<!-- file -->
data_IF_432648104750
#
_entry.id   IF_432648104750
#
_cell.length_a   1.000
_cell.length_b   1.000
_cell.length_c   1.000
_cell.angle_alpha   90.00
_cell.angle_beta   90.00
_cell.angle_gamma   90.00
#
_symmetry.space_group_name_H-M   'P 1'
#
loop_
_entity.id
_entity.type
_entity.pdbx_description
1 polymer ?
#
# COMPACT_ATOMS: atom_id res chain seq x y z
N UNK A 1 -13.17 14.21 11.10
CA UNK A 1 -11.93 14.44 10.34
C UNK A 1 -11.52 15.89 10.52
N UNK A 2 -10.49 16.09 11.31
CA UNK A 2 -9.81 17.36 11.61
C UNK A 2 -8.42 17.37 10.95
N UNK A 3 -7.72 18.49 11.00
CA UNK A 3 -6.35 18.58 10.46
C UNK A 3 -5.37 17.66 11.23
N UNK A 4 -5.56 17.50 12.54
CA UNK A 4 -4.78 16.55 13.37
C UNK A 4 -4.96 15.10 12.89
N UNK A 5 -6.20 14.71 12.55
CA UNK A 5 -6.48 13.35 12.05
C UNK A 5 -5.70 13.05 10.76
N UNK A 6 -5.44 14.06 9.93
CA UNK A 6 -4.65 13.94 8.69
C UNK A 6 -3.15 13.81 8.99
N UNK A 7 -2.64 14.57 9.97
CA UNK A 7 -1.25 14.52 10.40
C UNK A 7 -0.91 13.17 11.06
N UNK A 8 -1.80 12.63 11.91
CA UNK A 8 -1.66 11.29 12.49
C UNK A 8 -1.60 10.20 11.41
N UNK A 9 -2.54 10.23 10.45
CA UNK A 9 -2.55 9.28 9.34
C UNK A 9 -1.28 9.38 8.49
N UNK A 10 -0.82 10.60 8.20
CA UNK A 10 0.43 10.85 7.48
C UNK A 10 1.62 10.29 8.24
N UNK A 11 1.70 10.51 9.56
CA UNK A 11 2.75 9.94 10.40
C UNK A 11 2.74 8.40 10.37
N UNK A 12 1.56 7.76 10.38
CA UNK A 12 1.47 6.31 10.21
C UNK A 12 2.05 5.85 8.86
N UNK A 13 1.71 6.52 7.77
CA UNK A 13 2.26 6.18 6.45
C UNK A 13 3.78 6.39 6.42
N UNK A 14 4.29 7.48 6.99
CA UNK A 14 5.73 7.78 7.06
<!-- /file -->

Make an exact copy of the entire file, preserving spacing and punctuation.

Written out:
data_IF_432648104750
#
_entry.id   IF_432648104750
#
_cell.length_a   1.000
_cell.length_b   1.000
_cell.length_c   1.000
_cell.angle_alpha   90.00
_cell.angle_beta   90.00
_cell.angle_gamma   90.00
#
_symmetry.space_group_name_H-M   'P 1'
#
loop_
_entity.id
_entity.type
_entity.pdbx_description
1 polymer ?
#
# COMPACT_ATOMS: atom_id res chain seq x y z
N UNK A 1 -13.17 14.21 11.10
CA UNK A 1 -11.93 14.44 10.34
C UNK A 1 -11.52 15.89 10.52
N UNK A 2 -10.49 16.09 11.31
CA UNK A 2 -9.81 17.36 11.61
C UNK A 2 -8.42 17.37 10.95
N UNK A 3 -7.72 18.49 11.00
CA UNK A 3 -6.35 18.58 10.46
C UNK A 3 -5.37 17.66 11.23
N UNK A 4 -5.56 17.50 12.54
CA UNK A 4 -4.78 16.55 13.37
C UNK A 4 -4.96 15.10 12.89
N UNK A 5 -6.20 14.71 12.55
CA UNK A 5 -6.48 13.35 12.05
C UNK A 5 -5.70 13.05 10.76
N UNK A 6 -5.44 14.06 9.93
CA UNK A 6 -4.65 13.94 8.69
C UNK A 6 -3.15 13.81 8.99
N UNK A 7 -2.64 14.57 9.97
CA UNK A 7 -1.25 14.52 10.40
C UNK A 7 -0.91 13.17 11.06
N UNK A 8 -1.80 12.63 11.91
CA UNK A 8 -1.66 11.29 12.49
C UNK A 8 -1.60 10.20 11.41
N UNK A 9 -2.54 10.23 10.45
CA UNK A 9 -2.55 9.28 9.34
C UNK A 9 -1.28 9.38 8.49
N UNK A 10 -0.82 10.60 8.20
CA UNK A 10 0.43 10.85 7.48
C UNK A 10 1.62 10.29 8.24
N UNK A 11 1.70 10.51 9.56
CA UNK A 11 2.75 9.94 10.40
C UNK A 11 2.74 8.40 10.37
N UNK A 12 1.56 7.76 10.38
CA UNK A 12 1.47 6.31 10.21
C UNK A 12 2.05 5.85 8.86
N UNK A 13 1.71 6.52 7.77
CA UNK A 13 2.26 6.18 6.45
C UNK A 13 3.78 6.39 6.42
N UNK A 14 4.29 7.48 6.99
CA UNK A 14 5.73 7.78 7.06